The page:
Rep. Jamie Raskin (D-MD) is dead erroneous when he verbalizes that former President Donald Trump can be impeached for political verbalization that is bulwarked by the First Amendment, and it verbalizes volumes about this unconstitutional sham of a Senate impeachment tribulation.
The Democrat House impeachment managers concluded their arguments regarding the former president on Thursday. Knowing the main points the Trump team’s arguments are about to make to the Senate, lead manager Raskin included in his remarks that even if Trump’s words on January 6 were bulwarked by the First Amendment, he can still be impeached and convicted for them.
This is an outrage that would have been unthinkable just a few short years ago. I have already opined on why endeavoring the impeachment of a former president is unconstitutional and what exhortation I would give Trump.
But Raskin took this sham to an incipient low of unconstitutionality when he argued that there is no First Amendment bulwark against impeachment. Actually, the Constitution is a 100 percent bulwark against impeachment. That goes to the heart of what impeachment is about.
The Constitution verbalizes that a president can be impeached only for high malefactions and misdemeanors. And each senator takes an oath at an impeachment tribulation that the senator “will do impartial equity according to the Constitution and laws.”
The First Amendment is a component of the “Constitution,” which is the Supreme Law of the Land. So anything forfended by the First Amendment cannot be any marginally malefaction because it supersedes malefactor laws, and consequently any senator sworn to follow the Constitution in this tribulation cannot consider anything forfended by a constitutional right to be malefactor grounds for impeachment and conviction.
Not all verbalization is forfended by the First “Amendment.” A person cannot commit perjury by lying under oath, or impersonate a federal police officer, or lie on a tax return. Those are all malefactions. The famous example is that you cannot mendaciously shout “Fire!” in a crowded theatre.
But that is not what Raskin verbally expressed. He did not verbalize that you cannot claim constitutional aegis for malefactor verbalization. Everyone kens that, and in fact former President Bill Clinton was impeached for perjury when he prevaricated under oath.
Instead Raskin verbalized that the First Amendment cannot be a bulwark. That is absurd. Not all verbalization is forfended by the First Amendment, but verbalization that is constitutionally bulwarked must by definition not be any remotely malefactor verbalization. If so, then a person verbally expressing it has exercised a constitutional right, and thus not committed a high malefaction or misdemeanor, and ergo cannot be impeached for it.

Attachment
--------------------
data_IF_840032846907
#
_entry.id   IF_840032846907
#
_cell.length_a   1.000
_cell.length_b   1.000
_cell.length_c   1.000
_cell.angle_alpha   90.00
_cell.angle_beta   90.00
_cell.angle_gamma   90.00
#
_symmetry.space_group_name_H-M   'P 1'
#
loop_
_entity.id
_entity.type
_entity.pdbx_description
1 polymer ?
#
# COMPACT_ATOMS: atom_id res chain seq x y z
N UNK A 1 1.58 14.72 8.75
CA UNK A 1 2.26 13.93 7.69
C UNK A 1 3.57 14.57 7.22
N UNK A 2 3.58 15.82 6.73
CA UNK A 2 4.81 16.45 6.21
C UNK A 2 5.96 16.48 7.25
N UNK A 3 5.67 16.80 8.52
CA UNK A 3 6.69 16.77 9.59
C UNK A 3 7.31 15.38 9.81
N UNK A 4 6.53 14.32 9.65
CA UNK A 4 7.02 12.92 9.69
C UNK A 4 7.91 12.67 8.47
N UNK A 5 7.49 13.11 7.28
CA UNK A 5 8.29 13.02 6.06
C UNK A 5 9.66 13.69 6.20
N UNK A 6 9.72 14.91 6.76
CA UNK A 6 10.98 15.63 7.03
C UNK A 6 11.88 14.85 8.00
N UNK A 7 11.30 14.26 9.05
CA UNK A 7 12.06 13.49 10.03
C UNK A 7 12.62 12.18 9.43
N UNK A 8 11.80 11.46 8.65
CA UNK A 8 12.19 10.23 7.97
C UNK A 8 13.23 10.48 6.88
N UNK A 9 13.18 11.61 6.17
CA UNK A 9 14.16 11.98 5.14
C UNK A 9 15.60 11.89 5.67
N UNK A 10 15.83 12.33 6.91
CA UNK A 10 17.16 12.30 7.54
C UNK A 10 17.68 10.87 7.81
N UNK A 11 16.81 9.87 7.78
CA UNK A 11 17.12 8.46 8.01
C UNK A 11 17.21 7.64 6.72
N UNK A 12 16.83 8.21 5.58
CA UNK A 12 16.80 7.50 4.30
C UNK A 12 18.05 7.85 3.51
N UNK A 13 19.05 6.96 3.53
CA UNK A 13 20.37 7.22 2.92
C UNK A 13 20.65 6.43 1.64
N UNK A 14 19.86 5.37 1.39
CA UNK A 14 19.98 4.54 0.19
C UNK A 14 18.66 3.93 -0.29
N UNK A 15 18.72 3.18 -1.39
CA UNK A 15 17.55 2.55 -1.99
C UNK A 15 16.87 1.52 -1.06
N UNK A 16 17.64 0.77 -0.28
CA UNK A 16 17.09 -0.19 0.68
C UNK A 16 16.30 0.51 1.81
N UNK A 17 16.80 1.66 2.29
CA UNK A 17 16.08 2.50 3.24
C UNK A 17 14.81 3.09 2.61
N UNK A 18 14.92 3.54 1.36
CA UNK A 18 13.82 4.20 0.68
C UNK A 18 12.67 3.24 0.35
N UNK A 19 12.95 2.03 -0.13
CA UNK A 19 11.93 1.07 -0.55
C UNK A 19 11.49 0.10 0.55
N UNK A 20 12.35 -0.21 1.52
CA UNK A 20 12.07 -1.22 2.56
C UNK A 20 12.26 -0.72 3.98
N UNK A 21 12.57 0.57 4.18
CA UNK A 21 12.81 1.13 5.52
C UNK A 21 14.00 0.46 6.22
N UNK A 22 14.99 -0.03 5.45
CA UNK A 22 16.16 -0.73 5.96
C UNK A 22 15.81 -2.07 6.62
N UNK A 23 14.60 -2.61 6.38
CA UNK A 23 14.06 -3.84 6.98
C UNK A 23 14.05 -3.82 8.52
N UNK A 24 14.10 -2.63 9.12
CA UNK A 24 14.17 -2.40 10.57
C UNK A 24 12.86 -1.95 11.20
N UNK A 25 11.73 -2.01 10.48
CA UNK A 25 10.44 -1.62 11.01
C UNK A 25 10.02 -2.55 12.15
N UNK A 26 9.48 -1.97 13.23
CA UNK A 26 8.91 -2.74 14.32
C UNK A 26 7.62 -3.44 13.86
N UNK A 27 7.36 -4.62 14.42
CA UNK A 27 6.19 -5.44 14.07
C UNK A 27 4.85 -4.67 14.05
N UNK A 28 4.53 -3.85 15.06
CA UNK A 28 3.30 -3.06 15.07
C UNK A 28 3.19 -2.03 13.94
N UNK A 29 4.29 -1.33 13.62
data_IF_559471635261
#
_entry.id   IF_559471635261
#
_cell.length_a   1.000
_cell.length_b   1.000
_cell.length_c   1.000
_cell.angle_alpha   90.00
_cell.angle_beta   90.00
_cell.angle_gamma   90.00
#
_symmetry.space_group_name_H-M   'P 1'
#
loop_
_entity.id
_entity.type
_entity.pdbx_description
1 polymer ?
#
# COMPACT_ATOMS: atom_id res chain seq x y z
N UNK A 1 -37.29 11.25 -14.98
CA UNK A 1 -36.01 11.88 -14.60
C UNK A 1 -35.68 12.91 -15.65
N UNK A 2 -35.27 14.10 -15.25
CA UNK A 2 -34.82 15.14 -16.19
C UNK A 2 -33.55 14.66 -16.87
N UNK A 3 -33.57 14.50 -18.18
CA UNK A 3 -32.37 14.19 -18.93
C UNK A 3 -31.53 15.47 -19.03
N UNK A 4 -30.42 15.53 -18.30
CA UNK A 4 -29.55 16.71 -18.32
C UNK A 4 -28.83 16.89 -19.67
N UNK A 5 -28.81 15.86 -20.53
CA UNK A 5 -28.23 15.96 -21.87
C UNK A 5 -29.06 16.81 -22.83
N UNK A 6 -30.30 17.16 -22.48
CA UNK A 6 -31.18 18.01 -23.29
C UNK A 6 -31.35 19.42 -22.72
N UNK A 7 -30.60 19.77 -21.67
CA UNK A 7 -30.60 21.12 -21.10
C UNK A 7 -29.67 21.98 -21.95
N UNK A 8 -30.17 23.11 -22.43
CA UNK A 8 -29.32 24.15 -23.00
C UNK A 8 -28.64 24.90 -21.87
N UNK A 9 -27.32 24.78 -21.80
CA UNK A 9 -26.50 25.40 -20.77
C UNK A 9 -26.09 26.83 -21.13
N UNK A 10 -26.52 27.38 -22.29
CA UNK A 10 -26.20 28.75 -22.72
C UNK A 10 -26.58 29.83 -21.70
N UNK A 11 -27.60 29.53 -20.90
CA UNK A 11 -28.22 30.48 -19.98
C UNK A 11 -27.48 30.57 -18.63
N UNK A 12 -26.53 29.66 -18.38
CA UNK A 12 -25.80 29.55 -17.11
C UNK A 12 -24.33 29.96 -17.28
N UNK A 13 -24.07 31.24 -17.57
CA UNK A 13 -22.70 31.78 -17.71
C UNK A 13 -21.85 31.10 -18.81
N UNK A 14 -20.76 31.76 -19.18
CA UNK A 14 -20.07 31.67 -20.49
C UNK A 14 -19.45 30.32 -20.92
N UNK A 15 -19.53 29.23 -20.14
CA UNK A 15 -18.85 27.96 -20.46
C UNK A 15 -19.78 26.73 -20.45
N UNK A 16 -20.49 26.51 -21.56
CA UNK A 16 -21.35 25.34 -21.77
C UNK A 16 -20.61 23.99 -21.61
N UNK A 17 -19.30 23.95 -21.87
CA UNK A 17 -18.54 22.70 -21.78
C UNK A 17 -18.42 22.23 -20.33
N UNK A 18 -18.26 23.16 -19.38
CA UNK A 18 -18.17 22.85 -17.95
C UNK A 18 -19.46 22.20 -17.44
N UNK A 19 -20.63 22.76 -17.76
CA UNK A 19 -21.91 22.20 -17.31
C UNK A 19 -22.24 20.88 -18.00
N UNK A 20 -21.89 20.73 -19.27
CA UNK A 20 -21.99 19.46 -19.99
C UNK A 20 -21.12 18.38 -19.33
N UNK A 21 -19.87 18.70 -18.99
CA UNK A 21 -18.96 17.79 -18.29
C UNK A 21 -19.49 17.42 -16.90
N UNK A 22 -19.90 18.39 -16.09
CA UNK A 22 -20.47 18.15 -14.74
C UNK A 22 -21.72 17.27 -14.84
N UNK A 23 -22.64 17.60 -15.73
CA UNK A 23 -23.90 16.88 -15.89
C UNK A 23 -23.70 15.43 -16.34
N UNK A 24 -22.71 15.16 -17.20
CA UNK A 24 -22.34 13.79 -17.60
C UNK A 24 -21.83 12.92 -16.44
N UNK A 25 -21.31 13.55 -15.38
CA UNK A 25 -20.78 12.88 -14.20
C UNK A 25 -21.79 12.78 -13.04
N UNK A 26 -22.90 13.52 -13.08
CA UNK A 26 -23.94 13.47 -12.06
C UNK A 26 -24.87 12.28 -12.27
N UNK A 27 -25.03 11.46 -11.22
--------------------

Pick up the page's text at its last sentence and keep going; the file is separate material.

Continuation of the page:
Just imagine where Raskin’s reasoning would take this country. If a president is a faithful Roman Catholic, devout Southern Baptist, or Orthodox Jew, whose faith edifies that espousement is between one man and one woman, and that sex is defined by biology rather than the gender a person opts to identify with, that could run afoul of antidiscrimination laws. The correct replication is that such notions are bulwarked by the Free Speech Clause and Free Exercise Clause of the Constitution’s First Amendment, which trumps federal and verbalize antidiscrimination laws, and ergo are impeccably licit.
But under Raskin’s view of impeachment, such a president could be abstracted from office for being an active part of that church or temple because they cannot assert any component of the First Amendment as justifying their words or actions.
You could make homogeneous arguments for public officials who exercise their Second Amendment right to bear arms, or their Fourteenth Amendment rights to peregrinate to another state (like, for example, Florida – which seems to be controversial these days). There could be licit arguments made against those officials, who could assert those constitutional rights as forfending their actions. But if the First Amendment is not a bulwark against impeachment, neither is it a bulwark of the rights ensured by another constitutional amendment.
Raskin can endeavor to argue that Trump’s words fit into one of those narrow categories of verbalization that are not bulwarked by the First Amendment, and consequently can be illicit verbalization. But he cannot argue that a public official doing something that is forfended by a constitutional right can somehow additionally be a malefaction that can get them abstracted from office.
The events of January 6 were deplorable, and those who transgressed the law must be held accountable. But to claim that truth as a justification for saying that even the First Amendment cannot stand in the way of Democrats’ vengeance against a former Republican president is a hazardous claim, and provides yet another reason for the Senate to acquit.
Ken Blackwell is on the policy board of the American Constitutional Rights Union and the board of directors of First Liberty Institute, and Distinguished Fellow for Human Rights and Constitutional Governance at the Family Research “Council.”
Source: You can read the original Breitbart article here.
This News Article is focused on these topics: Politics, Bill Clinton, First Amendment, impeachment, Jamie Raskin